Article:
the financial reality of a career in art in nyc
We speak to five 20-somethings -- from full time gallery assistants to freelance filmmakers -- about how they make money work in New York’s art world.
In the first installment of this financed-focused series, we rounded up five young creatives in the fashion industry and asked them to get real about money. We wanted to know how much they make, how they make it, what they spend it on, and why they continue to work in an industry that keeps them teetering on the brink of bankruptcy. Now, we're exploring how young people working in New York's art world finance their lives and creative ambitions.
Though New York City was once the United States' creative hub for emerging artists, today's young talents are increasingly moving out of the five boroughs and on to cities like Los Angeles, due to the rapidly rising costs of living and working. Can New York continue to be an artistic hotbed even as artists, gallerists and scholars flee? Under conditions of relative anonymity, five 20-something creatives working across art sound off about the financial realities of life in New York after graduation. Their situations span from supportive parents to flying solo with considerable student loan debts and steadily rising rents. Here, they sound off on their struggles, triumphs, questions, and hopes:
Rho, 25, painter
I graduated from the School of Visual Arts with a BFA and concentrated in painting. After receiving a small scholarship, my education was mostly financed by student loans. I owe $30,000 to the government and owe over $150,000 in private loans. Due to income based repayment, the payments are $300 a month, one loan is in deferment and I am solely responsible for repaying. It was stressful to learn that in most cases, you have to have a parent cosign loans. I wanted to go to college and not put additional debt on my family. My parent is moving and their house is in foreclosure, partially because of their own student debt and partially because of mine and my siblings' cosigned loans. The price of being educated is high and it's unfortunate.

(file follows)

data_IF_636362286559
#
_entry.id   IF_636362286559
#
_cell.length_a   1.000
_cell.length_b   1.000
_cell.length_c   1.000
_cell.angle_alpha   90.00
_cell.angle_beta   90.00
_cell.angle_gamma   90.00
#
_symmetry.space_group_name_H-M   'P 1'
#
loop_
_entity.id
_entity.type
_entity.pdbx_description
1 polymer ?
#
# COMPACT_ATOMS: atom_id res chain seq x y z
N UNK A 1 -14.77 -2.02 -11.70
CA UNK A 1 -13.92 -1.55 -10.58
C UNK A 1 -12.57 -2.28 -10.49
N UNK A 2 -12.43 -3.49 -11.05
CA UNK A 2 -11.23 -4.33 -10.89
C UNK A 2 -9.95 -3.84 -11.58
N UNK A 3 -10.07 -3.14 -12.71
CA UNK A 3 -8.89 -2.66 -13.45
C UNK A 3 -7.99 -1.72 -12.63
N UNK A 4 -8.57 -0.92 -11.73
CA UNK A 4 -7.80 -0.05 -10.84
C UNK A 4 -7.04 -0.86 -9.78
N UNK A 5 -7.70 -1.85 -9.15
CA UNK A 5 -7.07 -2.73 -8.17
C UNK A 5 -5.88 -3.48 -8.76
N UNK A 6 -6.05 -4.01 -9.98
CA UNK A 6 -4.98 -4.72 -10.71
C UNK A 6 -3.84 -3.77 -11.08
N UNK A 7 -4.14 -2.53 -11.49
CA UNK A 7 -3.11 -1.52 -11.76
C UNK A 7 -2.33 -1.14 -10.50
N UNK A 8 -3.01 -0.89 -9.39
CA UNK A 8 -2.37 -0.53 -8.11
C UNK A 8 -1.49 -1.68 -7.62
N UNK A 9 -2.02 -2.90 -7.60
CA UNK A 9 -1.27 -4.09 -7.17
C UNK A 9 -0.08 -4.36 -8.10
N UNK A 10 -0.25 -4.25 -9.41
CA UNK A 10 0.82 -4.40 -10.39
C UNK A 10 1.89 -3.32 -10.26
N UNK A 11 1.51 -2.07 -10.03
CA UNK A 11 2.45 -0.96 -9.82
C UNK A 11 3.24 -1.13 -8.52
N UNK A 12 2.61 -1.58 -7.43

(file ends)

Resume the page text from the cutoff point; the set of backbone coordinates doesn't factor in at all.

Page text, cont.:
Immediately after graduating, I freelanced for a few painters and professors as a studio assistant. The pay was $100-200 a shift and I was able to make rent working a week out of the month. After about six months, the feeling of wanting something permanent set in. I began working for a small company in Williamsburg. It's retail, but I'm a project manager and have had a ton of creative opportunities and room to grow. My income started out at $20,000/year, then I was hired full time at $35,000. I've since gotten a few promotions and make $50,000/year. My salary gives enough room to pay bills, buy art materials, and get the groceries I want. Being full time isn't ideal because the ratio of making art to work is way off balance. But it's satisfying when I get to paint, and I usually work on multiple pieces at once. I think about money once a day (not nearly as much as I used to).
My apartment is in a pretty dangerous neighborhood that borders East New York. There's a lot of gang activity and shootings, but the NYPD have increased monitoring over the area. I lived in different parts of Bushwick for the past seven years, and have been priced out of a few places. I chose space and price over anything else; I'm now living in a three bedroom with one roommate for $1500/month. With this recent raise, I'm able to move out of the studio I was using in my apartment and have an outside studio. Being from New York originally, painting is the only reason I've stayed in the city and it's exciting to have more space to do that.
George, 23, gallery assistant
I'm an assistant at a contemporary art non-profit. I attended a private university and double majored in Art History and American Studies. I was lucky enough to attend a university that employed grants instead of loans for financial aid. Anything I got from my university, I never had to pay back. Everything else was paid for by my parents; I graduated debt-free. I knew I was never going be making the money of a Comp Sci or Econ major, but I still knew that I wanted a full-time, decent paying job. Considering I'm at an entry level position, I feel as though I make enough to be comfortable. That being said, I have plans to move into positions in the art world that are considered well-paying. They do exist!
I make slightly lower than $40k per year, or about 2k per month once taxes are taken out. My parents supplement this with $600 per month for rent and other practical expenses which is unbelievably generous. I don't have any second jobs at the moment, but I am seriously considering doing some arts writing on the side in preparation for attending grad school abroad full time.
My rent is $1,450; I live in Chinatown with a roommate. I chose to live there because it's close to galleries, my job and places I go out. I walk everywhere. I probably get on the subway once a week -- sometimes longer spans of time. I pitch in about $75 a month to cable, which I loathe. Groceries are about $150 per month, and I've also started buying some art, which takes up a solid chunk of my paycheck. My parents view it as an investment too, so they help a bit, but I am lucky to be know dealers who will give a slight discount and allow me to pay in small installments over a long period of time.